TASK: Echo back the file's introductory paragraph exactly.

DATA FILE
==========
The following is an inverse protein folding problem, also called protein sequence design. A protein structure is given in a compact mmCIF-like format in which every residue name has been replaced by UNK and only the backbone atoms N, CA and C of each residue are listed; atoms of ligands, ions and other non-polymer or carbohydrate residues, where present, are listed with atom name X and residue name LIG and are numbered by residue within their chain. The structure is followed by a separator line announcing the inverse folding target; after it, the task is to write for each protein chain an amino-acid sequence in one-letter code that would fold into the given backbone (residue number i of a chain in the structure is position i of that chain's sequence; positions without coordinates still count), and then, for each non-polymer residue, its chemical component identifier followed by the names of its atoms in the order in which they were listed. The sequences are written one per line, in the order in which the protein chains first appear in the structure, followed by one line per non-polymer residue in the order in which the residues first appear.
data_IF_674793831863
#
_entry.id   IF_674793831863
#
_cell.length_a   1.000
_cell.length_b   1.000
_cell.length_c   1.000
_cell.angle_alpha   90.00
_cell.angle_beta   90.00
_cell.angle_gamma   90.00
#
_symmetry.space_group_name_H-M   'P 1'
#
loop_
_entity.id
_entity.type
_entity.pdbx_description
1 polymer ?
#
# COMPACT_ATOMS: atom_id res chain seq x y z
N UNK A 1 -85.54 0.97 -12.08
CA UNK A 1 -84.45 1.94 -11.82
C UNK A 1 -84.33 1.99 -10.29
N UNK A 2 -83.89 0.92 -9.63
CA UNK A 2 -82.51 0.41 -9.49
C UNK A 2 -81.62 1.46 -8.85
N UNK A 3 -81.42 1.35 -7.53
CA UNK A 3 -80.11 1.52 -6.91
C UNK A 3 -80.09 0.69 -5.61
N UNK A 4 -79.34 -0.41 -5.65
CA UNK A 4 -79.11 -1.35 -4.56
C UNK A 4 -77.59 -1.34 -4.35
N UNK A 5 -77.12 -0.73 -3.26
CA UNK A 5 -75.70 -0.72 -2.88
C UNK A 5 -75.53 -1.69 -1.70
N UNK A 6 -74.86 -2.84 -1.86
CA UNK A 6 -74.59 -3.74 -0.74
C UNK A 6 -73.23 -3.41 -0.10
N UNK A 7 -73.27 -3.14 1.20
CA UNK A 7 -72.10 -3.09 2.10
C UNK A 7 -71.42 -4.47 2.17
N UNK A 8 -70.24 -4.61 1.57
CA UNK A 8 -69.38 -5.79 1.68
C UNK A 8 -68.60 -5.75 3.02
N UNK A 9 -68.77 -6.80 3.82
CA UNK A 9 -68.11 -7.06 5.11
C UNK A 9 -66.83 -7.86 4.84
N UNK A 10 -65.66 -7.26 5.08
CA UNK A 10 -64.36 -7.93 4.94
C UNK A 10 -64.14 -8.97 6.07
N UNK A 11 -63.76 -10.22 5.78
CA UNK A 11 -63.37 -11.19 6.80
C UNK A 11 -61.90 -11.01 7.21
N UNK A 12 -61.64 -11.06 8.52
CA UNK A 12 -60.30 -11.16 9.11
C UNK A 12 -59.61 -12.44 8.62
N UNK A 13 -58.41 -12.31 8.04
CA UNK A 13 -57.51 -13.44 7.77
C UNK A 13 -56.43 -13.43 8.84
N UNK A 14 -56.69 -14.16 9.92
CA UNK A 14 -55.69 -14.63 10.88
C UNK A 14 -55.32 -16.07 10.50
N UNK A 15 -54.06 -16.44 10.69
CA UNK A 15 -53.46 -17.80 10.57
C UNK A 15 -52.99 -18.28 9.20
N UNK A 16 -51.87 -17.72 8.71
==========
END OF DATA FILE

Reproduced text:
The following is an inverse protein folding problem, also called protein sequence design. A protein structure is given in a compact mmCIF-like format in which every residue name has been replaced by UNK and only the backbone atoms N, CA and C of each residue are listed; atoms of ligands, ions and other non-polymer or carbohydrate residues, where present, are listed with atom name X and residue name LIG and are numbered by residue within their chain. The structure is followed by a separator line announcing the inverse folding target; after it, the task is to write for each protein chain an amino-acid sequence in one-letter code that would fold into the given backbone (residue number i of a chain in the structure is position i of that chain's sequence; positions without coordinates still count), and then, for each non-polymer residue, its chemical component identifier followed by the names of its atoms in the order in which they were listed. The sequences are written one per line, in the order in which the protein chains first appear in the structure, followed by one line per non-polymer residue in the order in which the residues first appear.